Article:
Don’t go on this adventure unless you really like to have fun. Over 100 billion tonnes of seawater surges in and out of the Bay of Fundy with each tide cycle, producing some of the highest tides in the world. There’s no better way to experience these tides then by riding them, so when the tide’s in hit up River Runners for a serious adrenaline rush. At first your raft goes head on gently with the waves and then the intensity really ramps up.
Again and again the chocolate-coloured waves crash into your craft and often over your head. It might feel like you’re on an episode of Cold Water Cowboys. You’ll get completely soaked and will love every minute of it. After the topsy turvy wavey action, you’re encouraged to jump off the boat and take a swim. Yes that’s right, swimming in chocolate milk. In your clothes. In full rain gear. And don’t forget the rubber boots. Don’t say I didn’t warn you…
Have you ever visited Nova Scotia? What are your favourite activities to do there?
August, the Sunday night of summer is such a buzz kill. I won’t go so far to say that August is our most depressing month, but it certainly is one of the saddest. With August comes the knowledge that summer is almost over. This is particularly harsh, since summer just started a mere four
days weeks ago.
Where did July go, you wonder? It seemed to stretch out endlessly on those summer nights you weren’t taking advantage of the late evening sun. Suddenly, here’s August looming over you, like the night before a deadline you haven’t even began to think about. Well, sure, you’ve thought about it, but that didn’t mean you did anything about it. And now, here it is. Bam!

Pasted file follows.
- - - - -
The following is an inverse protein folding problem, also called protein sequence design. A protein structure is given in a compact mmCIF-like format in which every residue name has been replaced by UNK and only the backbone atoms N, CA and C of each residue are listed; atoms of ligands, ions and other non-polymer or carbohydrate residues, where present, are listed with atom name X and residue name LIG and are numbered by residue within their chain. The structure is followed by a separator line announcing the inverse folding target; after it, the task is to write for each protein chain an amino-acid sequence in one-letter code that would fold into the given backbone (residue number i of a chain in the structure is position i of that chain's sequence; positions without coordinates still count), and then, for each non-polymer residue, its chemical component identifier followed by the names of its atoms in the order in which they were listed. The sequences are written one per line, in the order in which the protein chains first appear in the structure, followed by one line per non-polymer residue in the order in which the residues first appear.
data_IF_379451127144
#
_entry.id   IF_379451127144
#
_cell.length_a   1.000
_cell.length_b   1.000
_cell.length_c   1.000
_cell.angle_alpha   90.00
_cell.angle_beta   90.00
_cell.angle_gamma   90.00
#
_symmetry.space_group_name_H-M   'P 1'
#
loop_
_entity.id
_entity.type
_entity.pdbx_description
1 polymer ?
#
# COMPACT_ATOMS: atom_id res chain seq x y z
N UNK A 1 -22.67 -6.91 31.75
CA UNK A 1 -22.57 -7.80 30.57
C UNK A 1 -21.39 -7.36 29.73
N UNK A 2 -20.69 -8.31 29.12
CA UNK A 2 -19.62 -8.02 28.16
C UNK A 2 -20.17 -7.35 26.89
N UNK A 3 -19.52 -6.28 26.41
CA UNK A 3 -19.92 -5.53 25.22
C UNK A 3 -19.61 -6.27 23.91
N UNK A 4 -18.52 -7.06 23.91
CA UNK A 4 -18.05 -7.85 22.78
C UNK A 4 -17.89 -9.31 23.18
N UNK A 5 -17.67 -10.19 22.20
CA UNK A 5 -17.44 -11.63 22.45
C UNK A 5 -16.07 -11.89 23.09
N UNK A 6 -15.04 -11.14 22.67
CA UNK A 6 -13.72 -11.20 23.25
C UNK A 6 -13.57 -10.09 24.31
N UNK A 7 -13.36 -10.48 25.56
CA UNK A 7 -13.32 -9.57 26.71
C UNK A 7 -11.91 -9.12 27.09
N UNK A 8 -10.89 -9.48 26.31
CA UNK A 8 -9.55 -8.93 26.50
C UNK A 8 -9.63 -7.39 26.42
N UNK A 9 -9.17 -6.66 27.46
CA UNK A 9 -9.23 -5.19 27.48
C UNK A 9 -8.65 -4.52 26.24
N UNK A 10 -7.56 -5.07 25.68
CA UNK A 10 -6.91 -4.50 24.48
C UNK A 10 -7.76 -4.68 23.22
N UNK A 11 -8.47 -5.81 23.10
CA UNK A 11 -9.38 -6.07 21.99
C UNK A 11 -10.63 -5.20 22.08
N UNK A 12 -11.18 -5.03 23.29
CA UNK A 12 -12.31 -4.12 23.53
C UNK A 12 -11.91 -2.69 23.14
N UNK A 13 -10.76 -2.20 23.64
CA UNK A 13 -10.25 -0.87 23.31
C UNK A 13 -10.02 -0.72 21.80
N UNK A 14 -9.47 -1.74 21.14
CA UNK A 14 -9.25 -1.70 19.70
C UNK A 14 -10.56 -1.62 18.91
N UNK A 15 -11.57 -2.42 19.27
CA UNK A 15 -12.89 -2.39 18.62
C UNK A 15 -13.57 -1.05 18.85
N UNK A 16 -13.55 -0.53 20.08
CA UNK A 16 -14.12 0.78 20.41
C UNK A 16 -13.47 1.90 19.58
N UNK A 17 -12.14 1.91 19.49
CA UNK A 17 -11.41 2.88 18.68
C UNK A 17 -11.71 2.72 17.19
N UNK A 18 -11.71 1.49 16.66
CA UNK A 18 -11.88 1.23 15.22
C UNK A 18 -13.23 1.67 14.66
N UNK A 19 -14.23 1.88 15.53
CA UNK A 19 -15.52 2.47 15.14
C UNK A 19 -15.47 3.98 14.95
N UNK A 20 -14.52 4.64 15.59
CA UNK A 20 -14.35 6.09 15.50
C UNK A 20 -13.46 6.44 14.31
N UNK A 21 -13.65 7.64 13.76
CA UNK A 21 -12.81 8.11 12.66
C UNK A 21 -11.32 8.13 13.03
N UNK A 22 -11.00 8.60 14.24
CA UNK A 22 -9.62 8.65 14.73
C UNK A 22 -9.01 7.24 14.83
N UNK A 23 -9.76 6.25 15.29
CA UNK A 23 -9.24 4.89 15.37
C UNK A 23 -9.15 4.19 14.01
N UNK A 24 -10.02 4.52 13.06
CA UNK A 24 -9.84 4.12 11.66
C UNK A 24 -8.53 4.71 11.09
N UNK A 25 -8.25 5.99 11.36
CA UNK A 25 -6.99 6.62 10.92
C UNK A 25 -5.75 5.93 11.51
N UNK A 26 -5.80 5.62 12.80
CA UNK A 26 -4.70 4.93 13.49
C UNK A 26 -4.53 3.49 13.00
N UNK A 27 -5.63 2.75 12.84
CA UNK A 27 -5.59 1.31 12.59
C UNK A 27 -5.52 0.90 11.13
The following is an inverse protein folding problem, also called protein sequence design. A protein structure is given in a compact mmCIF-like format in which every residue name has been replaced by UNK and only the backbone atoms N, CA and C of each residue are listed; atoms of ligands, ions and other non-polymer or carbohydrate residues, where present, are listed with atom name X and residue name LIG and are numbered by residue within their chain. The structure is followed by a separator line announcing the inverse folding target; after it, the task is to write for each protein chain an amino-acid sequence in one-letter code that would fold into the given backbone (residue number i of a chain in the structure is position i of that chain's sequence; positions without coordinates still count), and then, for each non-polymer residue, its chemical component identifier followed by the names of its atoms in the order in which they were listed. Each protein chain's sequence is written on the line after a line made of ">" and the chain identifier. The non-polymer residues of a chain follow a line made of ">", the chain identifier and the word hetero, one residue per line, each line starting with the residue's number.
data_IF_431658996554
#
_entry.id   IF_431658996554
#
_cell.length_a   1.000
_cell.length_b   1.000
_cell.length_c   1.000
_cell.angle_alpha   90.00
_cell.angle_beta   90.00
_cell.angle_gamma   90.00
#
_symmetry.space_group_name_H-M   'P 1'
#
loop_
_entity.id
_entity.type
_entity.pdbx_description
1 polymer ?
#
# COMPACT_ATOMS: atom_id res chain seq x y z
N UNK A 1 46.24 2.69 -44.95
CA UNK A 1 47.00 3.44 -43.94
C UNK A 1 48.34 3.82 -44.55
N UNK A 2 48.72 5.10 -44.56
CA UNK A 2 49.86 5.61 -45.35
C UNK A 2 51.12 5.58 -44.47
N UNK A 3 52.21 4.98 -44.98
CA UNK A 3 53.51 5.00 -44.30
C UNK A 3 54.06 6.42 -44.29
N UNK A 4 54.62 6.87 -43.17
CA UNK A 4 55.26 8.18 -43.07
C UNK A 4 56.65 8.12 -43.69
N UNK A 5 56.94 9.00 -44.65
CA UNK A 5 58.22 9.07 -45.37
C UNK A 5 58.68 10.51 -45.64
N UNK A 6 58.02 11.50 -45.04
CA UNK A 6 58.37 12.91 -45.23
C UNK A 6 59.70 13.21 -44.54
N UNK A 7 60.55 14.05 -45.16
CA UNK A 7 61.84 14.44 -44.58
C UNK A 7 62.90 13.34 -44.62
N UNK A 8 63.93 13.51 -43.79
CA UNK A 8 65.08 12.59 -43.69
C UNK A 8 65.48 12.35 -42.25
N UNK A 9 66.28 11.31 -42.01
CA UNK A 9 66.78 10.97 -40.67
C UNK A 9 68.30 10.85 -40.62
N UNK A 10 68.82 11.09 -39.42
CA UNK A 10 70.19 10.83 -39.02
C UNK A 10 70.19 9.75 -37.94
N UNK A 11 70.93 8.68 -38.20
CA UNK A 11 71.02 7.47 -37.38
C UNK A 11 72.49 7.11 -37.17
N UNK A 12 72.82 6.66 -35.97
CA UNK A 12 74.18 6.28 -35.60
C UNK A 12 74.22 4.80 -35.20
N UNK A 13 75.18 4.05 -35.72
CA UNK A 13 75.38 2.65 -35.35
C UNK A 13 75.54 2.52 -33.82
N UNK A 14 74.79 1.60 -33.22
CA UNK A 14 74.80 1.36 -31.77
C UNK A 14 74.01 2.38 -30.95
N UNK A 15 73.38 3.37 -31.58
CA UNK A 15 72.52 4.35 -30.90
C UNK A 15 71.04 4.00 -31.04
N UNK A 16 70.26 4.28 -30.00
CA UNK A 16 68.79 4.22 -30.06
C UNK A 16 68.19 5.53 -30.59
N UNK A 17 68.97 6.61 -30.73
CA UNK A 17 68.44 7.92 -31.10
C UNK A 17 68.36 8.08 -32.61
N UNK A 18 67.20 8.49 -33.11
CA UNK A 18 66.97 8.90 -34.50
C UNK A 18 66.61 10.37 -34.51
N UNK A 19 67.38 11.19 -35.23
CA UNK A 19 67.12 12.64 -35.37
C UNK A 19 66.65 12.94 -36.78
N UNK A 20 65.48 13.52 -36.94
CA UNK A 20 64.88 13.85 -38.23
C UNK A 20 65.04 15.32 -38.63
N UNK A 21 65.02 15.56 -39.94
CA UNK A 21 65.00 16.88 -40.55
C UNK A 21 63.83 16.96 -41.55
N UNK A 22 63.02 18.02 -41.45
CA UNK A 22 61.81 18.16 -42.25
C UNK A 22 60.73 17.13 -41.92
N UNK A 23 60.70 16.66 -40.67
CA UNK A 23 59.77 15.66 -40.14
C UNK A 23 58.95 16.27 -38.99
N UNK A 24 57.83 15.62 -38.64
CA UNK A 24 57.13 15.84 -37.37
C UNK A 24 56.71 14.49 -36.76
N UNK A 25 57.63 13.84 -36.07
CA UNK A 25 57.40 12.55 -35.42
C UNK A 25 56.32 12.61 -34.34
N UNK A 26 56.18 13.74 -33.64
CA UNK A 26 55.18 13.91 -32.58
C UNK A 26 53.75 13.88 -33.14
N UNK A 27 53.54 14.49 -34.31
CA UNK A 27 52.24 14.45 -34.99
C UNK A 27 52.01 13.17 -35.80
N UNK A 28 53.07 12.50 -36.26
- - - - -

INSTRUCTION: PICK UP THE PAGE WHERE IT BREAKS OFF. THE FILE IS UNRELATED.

Right in front of your face, August taunts you with all that you haven’t done. You know: camping, hiking, lazy lake days, patio lunches with the girls, running 10K, attempting landscaping, going to all those free performances in the park. The only thing you can do now is rush out and buy school supplies. You may even be too late for that.
If you’re the optimistic sort, August can spur you off the couch and out the door to conquer those last remaining remnants of summer. And if you’re smart, you’ve booked off some vacation time, so you don’t have to think about all that’s about to expire.
Yet, as the month wears on, I find myself becoming cautiously optimistic again. So I haven’t nailed my summer bucket list (do I ever?), it’ll keep for next year. It’s the whiff of fall in the air that shakes my reverie. Summer may be drawing to a close, but September is one marvelous month. If you’re living in Canada, it’s the kaleidoscope of colour that gives one pause. Our reward for living in this heavily forested country is the blaze of yellows, oranges and reds that butt up against the intense blue sky.
Fog on a September morning pretty much guarantees one glorious afternoon. With the kids back in school, you’ve got time to breathe during the day and energy to play (ideally outdoors) at night. It kind of feels like cheating. You ignored summer while she was around. You knew she was there, but did you pay any attention to her? Nah, you were too busy binge watching Netflix. Now that she’s gone, guess what? You want her back! So you dabble, out of season with your new mistress – fall.
Around mid-August, I try to forget about the ending of one season and look forward to the next. Like the anticipation felt in the weeks before Christmas, August can make me excited about all that’s too come – so long as I don’t dwell too much on all that I’ve lost.
What about you? Does the coming of August make you feel sad? Did you get what you wanted out of summer?